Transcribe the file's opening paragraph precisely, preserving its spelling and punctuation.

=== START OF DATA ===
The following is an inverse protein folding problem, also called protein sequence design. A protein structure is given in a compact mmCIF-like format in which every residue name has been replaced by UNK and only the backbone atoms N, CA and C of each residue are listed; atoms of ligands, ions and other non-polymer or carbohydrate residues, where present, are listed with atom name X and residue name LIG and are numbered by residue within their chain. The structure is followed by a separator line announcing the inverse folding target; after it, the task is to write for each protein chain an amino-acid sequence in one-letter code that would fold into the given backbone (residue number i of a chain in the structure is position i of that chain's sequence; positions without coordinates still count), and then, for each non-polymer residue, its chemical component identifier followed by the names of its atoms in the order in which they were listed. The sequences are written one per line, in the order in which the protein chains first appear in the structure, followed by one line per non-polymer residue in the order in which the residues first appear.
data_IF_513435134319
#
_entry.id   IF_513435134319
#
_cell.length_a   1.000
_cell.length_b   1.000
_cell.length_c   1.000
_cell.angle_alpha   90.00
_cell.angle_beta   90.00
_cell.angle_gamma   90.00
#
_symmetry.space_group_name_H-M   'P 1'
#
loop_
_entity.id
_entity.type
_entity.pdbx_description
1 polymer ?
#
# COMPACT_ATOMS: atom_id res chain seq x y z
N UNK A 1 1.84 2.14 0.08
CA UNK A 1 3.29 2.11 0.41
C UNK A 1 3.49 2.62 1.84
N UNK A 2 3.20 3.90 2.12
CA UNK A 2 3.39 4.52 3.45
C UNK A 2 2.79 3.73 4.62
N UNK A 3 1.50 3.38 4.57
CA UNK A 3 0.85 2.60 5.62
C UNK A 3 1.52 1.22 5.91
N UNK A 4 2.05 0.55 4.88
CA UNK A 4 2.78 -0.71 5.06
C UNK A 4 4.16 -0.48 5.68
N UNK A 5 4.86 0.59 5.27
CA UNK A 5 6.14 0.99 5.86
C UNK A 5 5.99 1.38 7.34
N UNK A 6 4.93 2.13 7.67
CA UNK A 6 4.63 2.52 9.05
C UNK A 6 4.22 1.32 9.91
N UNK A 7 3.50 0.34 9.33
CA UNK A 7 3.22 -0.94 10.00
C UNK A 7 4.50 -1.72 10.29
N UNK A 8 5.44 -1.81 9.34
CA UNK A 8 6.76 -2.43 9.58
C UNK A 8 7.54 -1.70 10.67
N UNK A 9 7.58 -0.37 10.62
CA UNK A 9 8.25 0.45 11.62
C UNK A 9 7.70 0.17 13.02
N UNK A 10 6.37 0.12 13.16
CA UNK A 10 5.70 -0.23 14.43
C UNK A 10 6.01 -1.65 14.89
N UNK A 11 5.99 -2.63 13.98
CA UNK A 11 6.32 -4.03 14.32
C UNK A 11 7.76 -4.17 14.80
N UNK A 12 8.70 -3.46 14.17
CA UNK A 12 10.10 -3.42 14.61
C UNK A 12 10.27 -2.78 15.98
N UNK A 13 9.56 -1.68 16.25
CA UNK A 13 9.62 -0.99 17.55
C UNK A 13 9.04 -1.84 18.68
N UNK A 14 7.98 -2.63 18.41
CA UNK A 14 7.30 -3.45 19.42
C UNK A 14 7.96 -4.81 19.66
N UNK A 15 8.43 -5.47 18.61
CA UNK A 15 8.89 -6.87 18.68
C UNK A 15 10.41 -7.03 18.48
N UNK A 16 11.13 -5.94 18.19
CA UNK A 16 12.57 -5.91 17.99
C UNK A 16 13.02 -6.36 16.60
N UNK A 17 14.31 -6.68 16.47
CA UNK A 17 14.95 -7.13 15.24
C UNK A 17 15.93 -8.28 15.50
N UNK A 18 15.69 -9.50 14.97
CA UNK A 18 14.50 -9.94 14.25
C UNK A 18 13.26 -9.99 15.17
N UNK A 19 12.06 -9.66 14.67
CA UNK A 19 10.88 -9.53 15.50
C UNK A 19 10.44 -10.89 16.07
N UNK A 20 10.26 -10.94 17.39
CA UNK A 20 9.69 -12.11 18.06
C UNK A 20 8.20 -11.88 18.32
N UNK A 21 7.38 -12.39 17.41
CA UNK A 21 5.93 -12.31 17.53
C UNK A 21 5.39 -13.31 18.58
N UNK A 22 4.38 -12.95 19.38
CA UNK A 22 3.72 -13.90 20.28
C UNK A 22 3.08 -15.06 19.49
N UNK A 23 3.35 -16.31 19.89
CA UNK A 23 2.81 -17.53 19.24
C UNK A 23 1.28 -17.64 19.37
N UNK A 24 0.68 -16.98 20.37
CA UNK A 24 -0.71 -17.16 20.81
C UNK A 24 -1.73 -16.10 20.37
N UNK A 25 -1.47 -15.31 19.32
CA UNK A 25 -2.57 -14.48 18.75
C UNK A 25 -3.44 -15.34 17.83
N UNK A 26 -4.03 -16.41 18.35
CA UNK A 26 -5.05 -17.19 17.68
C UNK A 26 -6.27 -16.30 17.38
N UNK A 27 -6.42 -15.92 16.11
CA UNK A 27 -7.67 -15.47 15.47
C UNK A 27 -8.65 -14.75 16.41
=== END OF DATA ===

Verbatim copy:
The following is an inverse protein folding problem, also called protein sequence design. A protein structure is given in a compact mmCIF-like format in which every residue name has been replaced by UNK and only the backbone atoms N, CA and C of each residue are listed; atoms of ligands, ions and other non-polymer or carbohydrate residues, where present, are listed with atom name X and residue name LIG and are numbered by residue within their chain. The structure is followed by a separator line announcing the inverse folding target; after it, the task is to write for each protein chain an amino-acid sequence in one-letter code that would fold into the given backbone (residue number i of a chain in the structure is position i of that chain's sequence; positions without coordinates still count), and then, for each non-polymer residue, its chemical component identifier followed by the names of its atoms in the order in which they were listed. The sequences are written one per line, in the order in which the protein chains first appear in the structure, followed by one line per non-polymer residue in the order in which the residues first appear.